The spotlight will be on Alberta’s flourishing film industry this fall when the Calgary International Film Festival returns to screens in theatre and at home.
With thriving local production facilities, Alberta films are garnering attention and are well worth the separate category at the festival, says Brenda Lieberman, lead programmer for Calgary Film.
“This year’s Alberta lineup is as diverse as ever and we’re excited to showcase the variety of talented home-grown filmmakers, cast and crew. The stories vary in genre from coming of age to horror, thriller, documentary and post-apocalyptic. Featuring Alberta locations and local cast and crew, these films all highlight the strength of our industry and our storytellers.”
The Calgary International Film Festival runs from Sept. 22 to Oct. 2 and will feature an Alberta Spotlight section with both narrative and documentary features as well as the return of Alberta Spirit Shorts. The five films in Alberta Spotlight and 11 shorts in Alberta Spirits were announced Wednesday.
Longtime Calgary film alumni Trevor Anderson brings his film Before I Change my Mind from its world premiere at the Locarno Film Festival in Switzerland. The 1980s coming-of-age film deals with gender fluidity and fitting in at a middle school in a small town.
An all-female cast is in Calgary-based Metis director Berkley Brady’s feature debut Dark Nature. This creepy take about a therapy group on an isolated retreat in the Canadian Rockies features a soundtrack by local band Ghostkeeper.
Another first film is Father of Nations, by Aleisha Anderson who turned Southern Alberta locations, like Hilda, Brooks and the Badlands, into a post-apocalyptic wasteland. This film features an almost entirely Alberta cast and crew.
The two documentaries are at either end of the spectrum, from a Filipino drag queen in a small Bible Belt town trying to provide for his family back home (Francheska: Prairie Queen by Laura Lynn O’Grady) to a dark look at mental illness. Calgary director Wendy Hill-Tout’s Insanity is a personal look at how society has transitioned from providing care in asylums to dumping people into the streets and jails. Hill-Tout’s brother was diagnosed with schizophrenia and suicidal ideation but was released from hospital and was never seen again. Now, 25 years later, she recounts her family’s search for him on the streets of Vancouver.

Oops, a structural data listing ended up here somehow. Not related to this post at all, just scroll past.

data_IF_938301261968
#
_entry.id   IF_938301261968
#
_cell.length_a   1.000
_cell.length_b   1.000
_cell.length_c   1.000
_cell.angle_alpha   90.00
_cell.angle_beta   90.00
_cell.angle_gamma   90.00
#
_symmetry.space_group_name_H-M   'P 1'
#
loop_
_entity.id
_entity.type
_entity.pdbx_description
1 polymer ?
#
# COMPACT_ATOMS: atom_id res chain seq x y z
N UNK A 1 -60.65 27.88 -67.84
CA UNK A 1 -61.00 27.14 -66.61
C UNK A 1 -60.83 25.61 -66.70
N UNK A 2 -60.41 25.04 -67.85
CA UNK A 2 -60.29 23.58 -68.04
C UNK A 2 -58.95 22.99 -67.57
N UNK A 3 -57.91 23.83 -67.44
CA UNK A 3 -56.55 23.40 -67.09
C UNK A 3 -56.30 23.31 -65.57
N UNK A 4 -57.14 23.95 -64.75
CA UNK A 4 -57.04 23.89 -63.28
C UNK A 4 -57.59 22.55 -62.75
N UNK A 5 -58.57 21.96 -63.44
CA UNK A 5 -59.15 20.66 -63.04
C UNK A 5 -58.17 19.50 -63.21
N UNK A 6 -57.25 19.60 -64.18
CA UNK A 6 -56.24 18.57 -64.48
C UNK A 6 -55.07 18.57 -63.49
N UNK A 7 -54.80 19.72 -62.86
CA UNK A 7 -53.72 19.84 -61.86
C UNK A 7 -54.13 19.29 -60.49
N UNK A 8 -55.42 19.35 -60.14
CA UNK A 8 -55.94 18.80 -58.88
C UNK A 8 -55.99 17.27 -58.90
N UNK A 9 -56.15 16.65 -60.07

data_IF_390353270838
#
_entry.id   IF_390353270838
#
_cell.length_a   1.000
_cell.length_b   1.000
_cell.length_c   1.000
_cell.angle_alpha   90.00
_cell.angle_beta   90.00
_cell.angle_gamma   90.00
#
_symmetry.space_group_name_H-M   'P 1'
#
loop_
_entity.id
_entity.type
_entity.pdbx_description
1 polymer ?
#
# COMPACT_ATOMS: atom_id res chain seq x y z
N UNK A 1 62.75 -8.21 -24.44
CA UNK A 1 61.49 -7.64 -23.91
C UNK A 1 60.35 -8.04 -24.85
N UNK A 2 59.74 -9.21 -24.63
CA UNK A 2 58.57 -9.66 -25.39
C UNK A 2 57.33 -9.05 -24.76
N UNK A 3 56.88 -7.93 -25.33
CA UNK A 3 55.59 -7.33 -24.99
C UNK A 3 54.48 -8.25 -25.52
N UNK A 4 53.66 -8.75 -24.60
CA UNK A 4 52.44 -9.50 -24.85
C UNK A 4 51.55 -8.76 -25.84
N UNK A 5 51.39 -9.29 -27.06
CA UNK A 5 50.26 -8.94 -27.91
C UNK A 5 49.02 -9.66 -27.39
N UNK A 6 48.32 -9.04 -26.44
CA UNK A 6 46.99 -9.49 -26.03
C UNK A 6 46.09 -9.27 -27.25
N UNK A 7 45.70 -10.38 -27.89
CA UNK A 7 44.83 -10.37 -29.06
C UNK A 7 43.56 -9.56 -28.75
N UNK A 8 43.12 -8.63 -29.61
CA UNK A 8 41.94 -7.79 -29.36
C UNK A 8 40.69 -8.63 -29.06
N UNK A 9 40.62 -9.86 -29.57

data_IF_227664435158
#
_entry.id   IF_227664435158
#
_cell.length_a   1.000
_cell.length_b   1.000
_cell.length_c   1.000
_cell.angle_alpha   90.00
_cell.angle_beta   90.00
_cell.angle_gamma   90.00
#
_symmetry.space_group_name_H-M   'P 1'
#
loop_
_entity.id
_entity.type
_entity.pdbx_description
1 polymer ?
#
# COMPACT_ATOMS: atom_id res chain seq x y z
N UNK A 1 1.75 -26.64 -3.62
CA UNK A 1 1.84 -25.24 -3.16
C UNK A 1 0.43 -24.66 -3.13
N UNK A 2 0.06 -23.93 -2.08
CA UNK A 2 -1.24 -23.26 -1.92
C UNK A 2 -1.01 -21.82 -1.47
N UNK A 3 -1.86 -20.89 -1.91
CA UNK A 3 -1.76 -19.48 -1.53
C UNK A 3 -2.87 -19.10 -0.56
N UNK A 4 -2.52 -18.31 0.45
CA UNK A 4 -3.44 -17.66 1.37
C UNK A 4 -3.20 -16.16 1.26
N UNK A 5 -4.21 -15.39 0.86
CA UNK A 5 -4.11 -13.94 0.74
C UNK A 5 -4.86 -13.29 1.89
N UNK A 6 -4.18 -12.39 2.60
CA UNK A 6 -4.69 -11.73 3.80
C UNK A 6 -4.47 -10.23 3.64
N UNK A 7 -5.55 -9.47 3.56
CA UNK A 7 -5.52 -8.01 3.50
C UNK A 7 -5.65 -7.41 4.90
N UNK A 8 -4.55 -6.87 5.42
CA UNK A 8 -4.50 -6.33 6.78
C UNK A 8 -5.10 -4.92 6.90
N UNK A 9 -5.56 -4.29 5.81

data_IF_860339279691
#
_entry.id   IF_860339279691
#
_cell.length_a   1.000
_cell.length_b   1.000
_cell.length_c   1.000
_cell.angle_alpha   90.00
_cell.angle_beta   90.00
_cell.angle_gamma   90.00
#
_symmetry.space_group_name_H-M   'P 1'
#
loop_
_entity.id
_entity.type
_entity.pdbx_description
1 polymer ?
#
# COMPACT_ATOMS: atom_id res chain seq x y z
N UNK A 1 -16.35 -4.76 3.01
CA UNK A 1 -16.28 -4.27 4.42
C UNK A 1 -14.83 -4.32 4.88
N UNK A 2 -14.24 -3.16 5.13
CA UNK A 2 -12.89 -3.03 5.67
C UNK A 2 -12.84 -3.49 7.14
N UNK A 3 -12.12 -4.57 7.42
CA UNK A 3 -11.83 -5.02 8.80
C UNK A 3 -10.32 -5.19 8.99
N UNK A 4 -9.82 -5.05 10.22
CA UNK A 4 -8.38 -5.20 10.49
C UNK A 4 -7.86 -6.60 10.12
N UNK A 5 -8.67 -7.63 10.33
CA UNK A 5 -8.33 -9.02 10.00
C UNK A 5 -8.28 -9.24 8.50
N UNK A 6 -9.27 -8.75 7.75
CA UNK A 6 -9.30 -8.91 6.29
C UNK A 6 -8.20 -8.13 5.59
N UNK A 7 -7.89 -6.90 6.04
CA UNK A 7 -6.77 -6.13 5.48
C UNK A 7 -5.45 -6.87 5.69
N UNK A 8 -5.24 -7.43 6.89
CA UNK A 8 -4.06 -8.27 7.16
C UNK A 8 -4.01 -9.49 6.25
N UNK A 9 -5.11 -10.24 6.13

The Alberta Spirits category features a diverse range of short films.
Piita Aapasskaan, directed by Brock Davis Mitchell, is about a young Blackfoot man who escapes family drug use and generational trauma by skateboarding. When that isn’t enough to help him cope, he turns to Fancy Dancing at powwows.
Making a name for himself in the Calgary film community is director Asim Overstands, who, along with Alim Sabir, follows up his 2021 Mean Hakeem with Cold Tea. Using a primarily Calgary crew, the short looks at a former couple trying to find closure when they unexpectedly reunite on a night out.
Tank Standing Buffalo also returns to Calgary Film with a pseudo-prequel to his previous short film RKLSS. His new autobiography, Savj, uses animation to tell the story of eight siblings trying to survive alone in a forest where evil lurks. The short is narrated by actor Corey Feldman.
Other Alberta shorts to be highlighted in Alberta Spirits are:
Not That Deep, directed by Misha Maseka
Ayoungman, directed by Holly Fortier and Larry Day
Gathering Storm, directed by Jeff Khounthavong
Quinn, directed by Eva Colmers
Foul, directed by Ted Stenson
Hearth of the Lion, directed by Vicki Van Chau
Kikino Kids, directed by Barry Bilinksy
Rebecca’s Room, directed by Gillian McKercher